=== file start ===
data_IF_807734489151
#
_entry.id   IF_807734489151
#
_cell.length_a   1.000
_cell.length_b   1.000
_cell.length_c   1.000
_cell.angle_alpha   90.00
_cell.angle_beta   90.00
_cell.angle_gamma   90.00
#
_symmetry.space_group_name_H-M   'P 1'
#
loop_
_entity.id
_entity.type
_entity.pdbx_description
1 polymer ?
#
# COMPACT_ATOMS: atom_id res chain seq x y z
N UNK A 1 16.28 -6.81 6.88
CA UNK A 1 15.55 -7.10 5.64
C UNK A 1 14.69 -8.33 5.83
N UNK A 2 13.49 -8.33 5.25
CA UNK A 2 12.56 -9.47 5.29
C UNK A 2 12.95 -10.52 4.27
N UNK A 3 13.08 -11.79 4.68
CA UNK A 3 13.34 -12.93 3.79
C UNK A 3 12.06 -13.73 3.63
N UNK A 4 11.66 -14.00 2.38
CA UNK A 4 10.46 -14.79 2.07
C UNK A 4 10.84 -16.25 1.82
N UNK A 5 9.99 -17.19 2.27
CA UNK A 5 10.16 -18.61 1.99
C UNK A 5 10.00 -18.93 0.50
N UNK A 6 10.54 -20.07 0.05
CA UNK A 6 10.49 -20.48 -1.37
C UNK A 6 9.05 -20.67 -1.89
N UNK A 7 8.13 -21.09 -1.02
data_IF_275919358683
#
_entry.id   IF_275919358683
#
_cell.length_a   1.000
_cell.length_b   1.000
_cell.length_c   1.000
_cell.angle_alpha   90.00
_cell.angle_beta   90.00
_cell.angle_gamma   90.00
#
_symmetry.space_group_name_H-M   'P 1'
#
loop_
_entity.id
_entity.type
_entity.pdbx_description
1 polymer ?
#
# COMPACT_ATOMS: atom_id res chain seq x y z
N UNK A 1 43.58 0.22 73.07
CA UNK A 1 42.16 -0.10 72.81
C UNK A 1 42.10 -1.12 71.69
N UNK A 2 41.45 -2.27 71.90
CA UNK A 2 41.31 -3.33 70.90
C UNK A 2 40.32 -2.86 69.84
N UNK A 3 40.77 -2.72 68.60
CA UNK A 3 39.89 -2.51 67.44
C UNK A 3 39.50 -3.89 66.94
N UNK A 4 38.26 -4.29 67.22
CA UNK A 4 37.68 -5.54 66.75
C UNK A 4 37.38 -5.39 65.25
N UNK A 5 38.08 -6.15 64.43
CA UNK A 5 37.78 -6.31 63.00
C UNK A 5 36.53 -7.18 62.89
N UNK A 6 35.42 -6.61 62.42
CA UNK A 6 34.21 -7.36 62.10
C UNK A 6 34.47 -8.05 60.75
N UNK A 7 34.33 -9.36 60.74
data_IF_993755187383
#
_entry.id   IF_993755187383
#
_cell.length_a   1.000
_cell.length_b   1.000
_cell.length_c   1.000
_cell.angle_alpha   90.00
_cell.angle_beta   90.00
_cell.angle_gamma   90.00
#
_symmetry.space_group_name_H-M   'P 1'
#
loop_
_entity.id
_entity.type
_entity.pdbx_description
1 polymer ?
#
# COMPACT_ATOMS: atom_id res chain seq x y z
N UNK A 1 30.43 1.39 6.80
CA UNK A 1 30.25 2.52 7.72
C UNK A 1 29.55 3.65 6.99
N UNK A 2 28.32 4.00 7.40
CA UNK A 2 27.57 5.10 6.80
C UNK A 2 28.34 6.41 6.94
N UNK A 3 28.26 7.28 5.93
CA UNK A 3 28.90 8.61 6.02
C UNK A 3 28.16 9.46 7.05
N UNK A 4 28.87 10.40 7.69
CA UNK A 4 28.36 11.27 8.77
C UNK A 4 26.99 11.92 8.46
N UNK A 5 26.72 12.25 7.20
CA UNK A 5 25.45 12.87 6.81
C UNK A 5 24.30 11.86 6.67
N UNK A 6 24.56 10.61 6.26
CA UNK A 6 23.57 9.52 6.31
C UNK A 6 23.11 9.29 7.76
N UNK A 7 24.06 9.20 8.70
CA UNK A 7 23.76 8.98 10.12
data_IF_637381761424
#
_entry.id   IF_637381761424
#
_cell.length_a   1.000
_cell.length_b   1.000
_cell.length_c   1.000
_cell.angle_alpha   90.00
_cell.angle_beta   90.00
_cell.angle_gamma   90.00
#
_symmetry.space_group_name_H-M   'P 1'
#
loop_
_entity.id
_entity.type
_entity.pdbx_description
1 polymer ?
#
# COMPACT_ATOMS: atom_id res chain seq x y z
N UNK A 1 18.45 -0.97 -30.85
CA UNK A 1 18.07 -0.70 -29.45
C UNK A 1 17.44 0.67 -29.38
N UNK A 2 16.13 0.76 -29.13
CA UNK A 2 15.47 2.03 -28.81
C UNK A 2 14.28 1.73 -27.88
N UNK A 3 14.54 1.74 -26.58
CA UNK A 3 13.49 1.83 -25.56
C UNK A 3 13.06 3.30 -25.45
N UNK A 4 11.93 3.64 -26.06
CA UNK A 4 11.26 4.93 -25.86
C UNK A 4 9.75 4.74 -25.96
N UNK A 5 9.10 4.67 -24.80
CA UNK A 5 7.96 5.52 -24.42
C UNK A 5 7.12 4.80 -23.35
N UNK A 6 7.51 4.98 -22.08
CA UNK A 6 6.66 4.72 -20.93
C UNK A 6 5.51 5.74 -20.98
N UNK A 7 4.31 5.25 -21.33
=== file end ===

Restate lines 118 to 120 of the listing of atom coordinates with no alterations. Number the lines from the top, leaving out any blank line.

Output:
CA UNK A 7 23.76 8.98 10.12
data_IF_637381761424
#